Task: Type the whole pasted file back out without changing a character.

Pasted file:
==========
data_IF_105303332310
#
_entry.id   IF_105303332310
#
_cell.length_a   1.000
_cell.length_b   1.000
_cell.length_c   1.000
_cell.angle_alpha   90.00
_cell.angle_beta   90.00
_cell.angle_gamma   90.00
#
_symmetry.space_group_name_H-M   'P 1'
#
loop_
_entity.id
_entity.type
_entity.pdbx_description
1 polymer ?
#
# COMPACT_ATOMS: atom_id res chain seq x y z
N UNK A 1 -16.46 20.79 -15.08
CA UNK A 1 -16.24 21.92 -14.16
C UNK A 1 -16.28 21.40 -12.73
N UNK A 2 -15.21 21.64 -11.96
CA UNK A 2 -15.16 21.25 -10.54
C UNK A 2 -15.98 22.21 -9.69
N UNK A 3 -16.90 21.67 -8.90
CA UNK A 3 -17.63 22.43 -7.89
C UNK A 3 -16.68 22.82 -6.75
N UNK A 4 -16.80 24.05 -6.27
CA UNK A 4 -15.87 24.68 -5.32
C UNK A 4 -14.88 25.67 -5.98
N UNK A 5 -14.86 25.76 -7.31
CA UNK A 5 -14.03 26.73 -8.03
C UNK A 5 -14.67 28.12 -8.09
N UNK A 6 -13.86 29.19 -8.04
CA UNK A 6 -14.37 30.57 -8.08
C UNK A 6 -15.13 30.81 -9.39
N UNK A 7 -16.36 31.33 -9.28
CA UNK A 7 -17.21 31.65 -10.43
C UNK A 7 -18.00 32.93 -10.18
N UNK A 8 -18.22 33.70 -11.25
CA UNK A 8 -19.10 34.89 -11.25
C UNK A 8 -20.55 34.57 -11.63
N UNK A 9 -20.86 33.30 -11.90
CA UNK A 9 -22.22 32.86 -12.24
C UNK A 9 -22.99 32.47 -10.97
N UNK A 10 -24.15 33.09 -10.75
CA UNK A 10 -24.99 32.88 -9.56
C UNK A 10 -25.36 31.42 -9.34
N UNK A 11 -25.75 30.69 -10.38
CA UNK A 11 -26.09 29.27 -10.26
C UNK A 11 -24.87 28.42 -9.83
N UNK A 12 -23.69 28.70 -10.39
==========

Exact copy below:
data_IF_105303332310
#
_entry.id   IF_105303332310
#
_cell.length_a   1.000
_cell.length_b   1.000
_cell.length_c   1.000
_cell.angle_alpha   90.00
_cell.angle_beta   90.00
_cell.angle_gamma   90.00
#
_symmetry.space_group_name_H-M   'P 1'
#
loop_
_entity.id
_entity.type
_entity.pdbx_description
1 polymer ?
#
# COMPACT_ATOMS: atom_id res chain seq x y z
N UNK A 1 -16.46 20.79 -15.08
CA UNK A 1 -16.24 21.92 -14.16
C UNK A 1 -16.28 21.40 -12.73
N UNK A 2 -15.21 21.64 -11.96
CA UNK A 2 -15.16 21.25 -10.54
C UNK A 2 -15.98 22.21 -9.69
N UNK A 3 -16.90 21.67 -8.90
CA UNK A 3 -17.63 22.43 -7.89
C UNK A 3 -16.68 22.82 -6.75
N UNK A 4 -16.80 24.05 -6.27
CA UNK A 4 -15.87 24.68 -5.32
C UNK A 4 -14.88 25.67 -5.98
N UNK A 5 -14.86 25.76 -7.31
CA UNK A 5 -14.03 26.73 -8.03
C UNK A 5 -14.67 28.12 -8.09
N UNK A 6 -13.86 29.19 -8.04
CA UNK A 6 -14.37 30.57 -8.08
C UNK A 6 -15.13 30.81 -9.39
N UNK A 7 -16.36 31.33 -9.28
CA UNK A 7 -17.21 31.65 -10.43
C UNK A 7 -18.00 32.93 -10.18
N UNK A 8 -18.22 33.70 -11.25
CA UNK A 8 -19.10 34.89 -11.25
C UNK A 8 -20.55 34.57 -11.63
N UNK A 9 -20.86 33.30 -11.90
CA UNK A 9 -22.22 32.86 -12.24
C UNK A 9 -22.99 32.47 -10.97
N UNK A 10 -24.15 33.09 -10.75
CA UNK A 10 -24.99 32.88 -9.56
C UNK A 10 -25.36 31.42 -9.34
N UNK A 11 -25.75 30.69 -10.38
CA UNK A 11 -26.09 29.27 -10.26
C UNK A 11 -24.87 28.42 -9.83
N UNK A 12 -23.69 28.70 -10.39